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John Bartlett (1820–1905). Familiar Quotations, 10th ed. 1919.

Page 298

Joseph Addison. (1672–1719) (continued)
    ’T ’s pride, rank pride, and haughtiness of soul;
I think the Romans call it stoicism.
          Cato. Act i. Sc. 4.
    Were you with these, my prince, you ’d soon forget
The pale, unripened beauties of the north.
          Cato. Act i. Sc. 4.
    Beauty soon grows familiar to the lover,
Fades in his eye, and palls upon the sense.
The virtuous Marcia towers above her sex.
          Cato. Act i. Sc. 4.
    My voice is still for war.
Gods! can a Roman senate long debate
Which of the two to choose, slavery or death?
          Cato. Act ii. Sc. 1.
    Great Pompey’s shade complains that we are slow,
And Scipio’s ghost walks unaveng’d amongst us!
          Cato. Act ii. Sc. 1.
    A day, an hour, of virtuous liberty
Is worth a whole eternity in bondage.
          Cato. Act ii. Sc. 1.
    The woman that deliberates is lost.
          Cato. Act iv. Sc. 1.
    Curse all his virtues! they ’ve undone his country.
          Cato. Act iv. Sc. 4.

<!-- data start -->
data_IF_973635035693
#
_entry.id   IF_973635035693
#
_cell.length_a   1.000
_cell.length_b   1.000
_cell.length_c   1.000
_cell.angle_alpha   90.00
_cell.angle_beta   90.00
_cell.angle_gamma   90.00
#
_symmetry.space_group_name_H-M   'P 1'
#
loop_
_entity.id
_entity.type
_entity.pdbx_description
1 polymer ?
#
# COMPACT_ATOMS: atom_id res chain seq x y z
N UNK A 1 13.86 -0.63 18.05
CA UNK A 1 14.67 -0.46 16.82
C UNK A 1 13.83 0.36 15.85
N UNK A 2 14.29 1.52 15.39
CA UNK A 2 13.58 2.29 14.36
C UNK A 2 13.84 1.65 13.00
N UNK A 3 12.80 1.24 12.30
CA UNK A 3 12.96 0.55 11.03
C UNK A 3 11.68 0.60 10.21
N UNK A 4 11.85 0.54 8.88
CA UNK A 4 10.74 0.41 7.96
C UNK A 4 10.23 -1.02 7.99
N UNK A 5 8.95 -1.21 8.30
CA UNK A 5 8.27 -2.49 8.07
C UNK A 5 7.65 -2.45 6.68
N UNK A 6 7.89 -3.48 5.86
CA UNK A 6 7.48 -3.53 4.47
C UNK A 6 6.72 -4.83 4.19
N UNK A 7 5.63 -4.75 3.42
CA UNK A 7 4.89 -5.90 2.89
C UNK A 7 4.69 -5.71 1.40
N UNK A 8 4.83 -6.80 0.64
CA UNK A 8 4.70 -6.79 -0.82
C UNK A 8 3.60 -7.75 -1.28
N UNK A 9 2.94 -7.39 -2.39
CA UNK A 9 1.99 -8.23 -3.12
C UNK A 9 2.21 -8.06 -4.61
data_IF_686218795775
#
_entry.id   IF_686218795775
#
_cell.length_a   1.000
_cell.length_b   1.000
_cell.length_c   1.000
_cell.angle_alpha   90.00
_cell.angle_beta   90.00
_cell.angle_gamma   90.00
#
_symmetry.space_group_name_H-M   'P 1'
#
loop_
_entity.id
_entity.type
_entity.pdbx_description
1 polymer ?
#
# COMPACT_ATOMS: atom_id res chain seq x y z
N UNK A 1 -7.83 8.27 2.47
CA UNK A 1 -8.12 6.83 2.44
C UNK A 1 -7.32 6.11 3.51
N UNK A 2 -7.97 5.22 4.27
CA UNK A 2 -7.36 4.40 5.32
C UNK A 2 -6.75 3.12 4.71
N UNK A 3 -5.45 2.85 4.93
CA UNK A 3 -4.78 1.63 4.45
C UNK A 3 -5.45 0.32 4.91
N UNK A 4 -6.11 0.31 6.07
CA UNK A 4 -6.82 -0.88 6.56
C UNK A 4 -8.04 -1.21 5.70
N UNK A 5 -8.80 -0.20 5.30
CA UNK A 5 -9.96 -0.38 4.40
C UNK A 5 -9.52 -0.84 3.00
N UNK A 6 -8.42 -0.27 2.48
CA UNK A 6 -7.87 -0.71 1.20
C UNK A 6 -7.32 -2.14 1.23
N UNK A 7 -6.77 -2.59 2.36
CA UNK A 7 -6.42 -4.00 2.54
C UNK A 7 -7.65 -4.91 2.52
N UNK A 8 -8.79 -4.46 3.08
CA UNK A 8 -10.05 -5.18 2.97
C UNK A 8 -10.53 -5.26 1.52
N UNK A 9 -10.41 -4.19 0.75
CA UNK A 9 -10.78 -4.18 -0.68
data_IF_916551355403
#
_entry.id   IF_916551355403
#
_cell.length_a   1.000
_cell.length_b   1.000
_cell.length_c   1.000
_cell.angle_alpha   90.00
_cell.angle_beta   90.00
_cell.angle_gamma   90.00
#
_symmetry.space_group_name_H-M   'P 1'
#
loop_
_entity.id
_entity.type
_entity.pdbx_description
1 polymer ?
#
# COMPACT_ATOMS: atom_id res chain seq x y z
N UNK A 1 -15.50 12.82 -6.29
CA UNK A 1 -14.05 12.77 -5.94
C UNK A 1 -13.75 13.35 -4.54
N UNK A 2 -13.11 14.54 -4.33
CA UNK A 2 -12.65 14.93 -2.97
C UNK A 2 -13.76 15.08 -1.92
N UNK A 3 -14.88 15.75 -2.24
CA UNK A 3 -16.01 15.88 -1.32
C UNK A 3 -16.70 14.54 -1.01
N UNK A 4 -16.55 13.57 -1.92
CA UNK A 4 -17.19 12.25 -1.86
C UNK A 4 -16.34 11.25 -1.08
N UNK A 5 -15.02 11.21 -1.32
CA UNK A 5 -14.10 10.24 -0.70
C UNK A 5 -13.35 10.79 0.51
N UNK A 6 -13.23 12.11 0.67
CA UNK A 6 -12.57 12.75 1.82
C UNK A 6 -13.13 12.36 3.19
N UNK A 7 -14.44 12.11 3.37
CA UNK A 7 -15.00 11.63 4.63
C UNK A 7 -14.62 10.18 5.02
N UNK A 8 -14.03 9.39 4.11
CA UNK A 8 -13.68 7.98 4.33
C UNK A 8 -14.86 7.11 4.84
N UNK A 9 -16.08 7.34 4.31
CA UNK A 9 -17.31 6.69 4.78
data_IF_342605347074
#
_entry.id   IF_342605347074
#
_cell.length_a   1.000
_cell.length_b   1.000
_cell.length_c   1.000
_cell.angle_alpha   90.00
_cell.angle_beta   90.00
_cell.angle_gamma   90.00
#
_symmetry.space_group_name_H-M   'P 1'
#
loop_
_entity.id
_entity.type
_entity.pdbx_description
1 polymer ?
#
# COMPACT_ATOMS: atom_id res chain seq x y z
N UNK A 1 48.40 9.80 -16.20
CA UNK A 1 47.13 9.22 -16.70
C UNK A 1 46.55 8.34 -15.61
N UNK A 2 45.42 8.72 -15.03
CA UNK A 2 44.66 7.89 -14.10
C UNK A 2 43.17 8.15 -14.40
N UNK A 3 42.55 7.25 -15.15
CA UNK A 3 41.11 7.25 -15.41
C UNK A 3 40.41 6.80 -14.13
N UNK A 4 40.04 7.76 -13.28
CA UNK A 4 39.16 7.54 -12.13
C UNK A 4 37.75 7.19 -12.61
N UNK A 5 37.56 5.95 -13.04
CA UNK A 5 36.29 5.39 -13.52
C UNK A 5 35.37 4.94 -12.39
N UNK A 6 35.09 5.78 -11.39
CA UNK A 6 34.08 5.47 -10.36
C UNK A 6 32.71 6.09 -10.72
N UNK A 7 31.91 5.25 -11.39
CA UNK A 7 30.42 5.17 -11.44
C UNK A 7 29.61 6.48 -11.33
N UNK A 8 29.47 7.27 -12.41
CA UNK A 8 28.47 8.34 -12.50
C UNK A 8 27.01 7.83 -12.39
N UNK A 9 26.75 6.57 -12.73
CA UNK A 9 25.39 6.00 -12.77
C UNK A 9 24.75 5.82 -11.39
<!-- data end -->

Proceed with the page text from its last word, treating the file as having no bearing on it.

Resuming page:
What a pity is it
That we can die but once to save our country!
          Cato. Act iv. Sc. 4.
    When vice prevails, and impious men bear sway,
The post of honour is a private station. 1
          Cato. Act iv. Sc. 4.
    It must be so,—Plato, thou reasonest well!
Else whence this pleasing hope, this fond desire,
This longing after immortality?
Or whence this secret dread and inward horror
Of falling into naught? Why shrinks the soul
Back on herself, and startles at destruction?
’T is the divinity that stirs within us;
’T is Heaven itself that points out an hereafter,
Note 1.
Give me, kind Heaven, a private station,
A mind serene for contemplation!
Title and profit I resign;
The pot of honour shall be mine.
John Gay: Fables, Part ii. The Vulture, the Sparrow, and other Birds. [back]